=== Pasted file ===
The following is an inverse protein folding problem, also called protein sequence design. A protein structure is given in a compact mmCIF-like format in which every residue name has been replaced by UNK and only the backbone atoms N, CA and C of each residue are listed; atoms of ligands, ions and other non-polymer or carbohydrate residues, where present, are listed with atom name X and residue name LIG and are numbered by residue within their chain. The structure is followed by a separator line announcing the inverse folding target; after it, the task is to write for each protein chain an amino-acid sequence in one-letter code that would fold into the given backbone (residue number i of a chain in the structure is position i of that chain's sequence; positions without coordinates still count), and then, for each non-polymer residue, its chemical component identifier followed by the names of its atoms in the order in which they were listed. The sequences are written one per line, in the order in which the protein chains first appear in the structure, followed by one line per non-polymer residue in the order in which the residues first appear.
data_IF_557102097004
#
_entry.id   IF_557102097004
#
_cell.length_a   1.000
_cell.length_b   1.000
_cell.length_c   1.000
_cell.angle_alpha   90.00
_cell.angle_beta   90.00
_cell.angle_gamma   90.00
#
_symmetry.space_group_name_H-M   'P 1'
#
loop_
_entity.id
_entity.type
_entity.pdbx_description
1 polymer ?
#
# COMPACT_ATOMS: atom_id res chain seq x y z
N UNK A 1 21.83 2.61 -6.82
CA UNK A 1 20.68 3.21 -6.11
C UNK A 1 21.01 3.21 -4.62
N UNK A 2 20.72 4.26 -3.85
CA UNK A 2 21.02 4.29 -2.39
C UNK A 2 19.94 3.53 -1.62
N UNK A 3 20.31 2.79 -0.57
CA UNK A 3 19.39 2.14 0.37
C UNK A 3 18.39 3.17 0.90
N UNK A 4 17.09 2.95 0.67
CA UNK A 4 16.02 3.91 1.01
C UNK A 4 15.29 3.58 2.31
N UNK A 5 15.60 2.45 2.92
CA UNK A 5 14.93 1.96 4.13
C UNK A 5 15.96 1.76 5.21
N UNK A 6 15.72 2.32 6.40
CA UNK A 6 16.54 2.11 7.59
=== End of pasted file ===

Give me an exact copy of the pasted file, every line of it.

The following is an inverse protein folding problem, also called protein sequence design. A protein structure is given in a compact mmCIF-like format in which every residue name has been replaced by UNK and only the backbone atoms N, CA and C of each residue are listed; atoms of ligands, ions and other non-polymer or carbohydrate residues, where present, are listed with atom name X and residue name LIG and are numbered by residue within their chain. The structure is followed by a separator line announcing the inverse folding target; after it, the task is to write for each protein chain an amino-acid sequence in one-letter code that would fold into the given backbone (residue number i of a chain in the structure is position i of that chain's sequence; positions without coordinates still count), and then, for each non-polymer residue, its chemical component identifier followed by the names of its atoms in the order in which they were listed. The sequences are written one per line, in the order in which the protein chains first appear in the structure, followed by one line per non-polymer residue in the order in which the residues first appear.
data_IF_557102097004
#
_entry.id   IF_557102097004
#
_cell.length_a   1.000
_cell.length_b   1.000
_cell.length_c   1.000
_cell.angle_alpha   90.00
_cell.angle_beta   90.00
_cell.angle_gamma   90.00
#
_symmetry.space_group_name_H-M   'P 1'
#
loop_
_entity.id
_entity.type
_entity.pdbx_description
1 polymer ?
#
# COMPACT_ATOMS: atom_id res chain seq x y z
N UNK A 1 21.83 2.61 -6.82
CA UNK A 1 20.68 3.21 -6.11
C UNK A 1 21.01 3.21 -4.62
N UNK A 2 20.72 4.26 -3.85
CA UNK A 2 21.02 4.29 -2.39
C UNK A 2 19.94 3.53 -1.62
N UNK A 3 20.31 2.79 -0.57
CA UNK A 3 19.39 2.14 0.37
C UNK A 3 18.39 3.17 0.90
N UNK A 4 17.09 2.95 0.67
CA UNK A 4 16.02 3.91 1.01
C UNK A 4 15.29 3.58 2.31
N UNK A 5 15.60 2.45 2.92
CA UNK A 5 14.93 1.96 4.13
C UNK A 5 15.96 1.76 5.21
N UNK A 6 15.72 2.32 6.40
CA UNK A 6 16.54 2.11 7.59